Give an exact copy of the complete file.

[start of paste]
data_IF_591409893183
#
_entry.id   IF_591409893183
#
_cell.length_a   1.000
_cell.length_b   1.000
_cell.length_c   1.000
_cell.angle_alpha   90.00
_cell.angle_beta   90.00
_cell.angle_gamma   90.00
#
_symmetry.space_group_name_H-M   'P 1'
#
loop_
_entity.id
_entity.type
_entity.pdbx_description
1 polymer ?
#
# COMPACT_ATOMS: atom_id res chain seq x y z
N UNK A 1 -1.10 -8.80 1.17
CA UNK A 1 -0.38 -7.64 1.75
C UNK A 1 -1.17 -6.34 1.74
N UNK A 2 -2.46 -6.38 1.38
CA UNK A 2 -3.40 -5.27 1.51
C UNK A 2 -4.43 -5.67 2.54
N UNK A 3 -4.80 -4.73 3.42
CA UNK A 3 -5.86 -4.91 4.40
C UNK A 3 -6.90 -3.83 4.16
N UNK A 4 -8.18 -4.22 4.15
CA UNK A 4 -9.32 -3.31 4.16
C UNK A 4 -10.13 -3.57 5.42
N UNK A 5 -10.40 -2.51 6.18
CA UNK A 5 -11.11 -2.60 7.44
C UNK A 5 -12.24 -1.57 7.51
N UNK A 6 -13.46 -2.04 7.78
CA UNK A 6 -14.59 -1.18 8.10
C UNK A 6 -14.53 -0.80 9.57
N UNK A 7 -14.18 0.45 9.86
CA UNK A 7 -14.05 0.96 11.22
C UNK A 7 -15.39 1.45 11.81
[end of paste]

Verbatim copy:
data_IF_591409893183
#
_entry.id   IF_591409893183
#
_cell.length_a   1.000
_cell.length_b   1.000
_cell.length_c   1.000
_cell.angle_alpha   90.00
_cell.angle_beta   90.00
_cell.angle_gamma   90.00
#
_symmetry.space_group_name_H-M   'P 1'
#
loop_
_entity.id
_entity.type
_entity.pdbx_description
1 polymer ?
#
# COMPACT_ATOMS: atom_id res chain seq x y z
N UNK A 1 -1.10 -8.80 1.17
CA UNK A 1 -0.38 -7.64 1.75
C UNK A 1 -1.17 -6.34 1.74
N UNK A 2 -2.46 -6.38 1.38
CA UNK A 2 -3.40 -5.27 1.51
C UNK A 2 -4.43 -5.67 2.54
N UNK A 3 -4.80 -4.73 3.42
CA UNK A 3 -5.86 -4.91 4.40
C UNK A 3 -6.90 -3.83 4.16
N UNK A 4 -8.18 -4.22 4.15
CA UNK A 4 -9.32 -3.31 4.16
C UNK A 4 -10.13 -3.57 5.42
N UNK A 5 -10.40 -2.51 6.18
CA UNK A 5 -11.11 -2.60 7.44
C UNK A 5 -12.24 -1.57 7.51
N UNK A 6 -13.46 -2.04 7.78
CA UNK A 6 -14.59 -1.18 8.10
C UNK A 6 -14.53 -0.80 9.57
N UNK A 7 -14.18 0.45 9.86
CA UNK A 7 -14.05 0.96 11.22
C UNK A 7 -15.39 1.45 11.81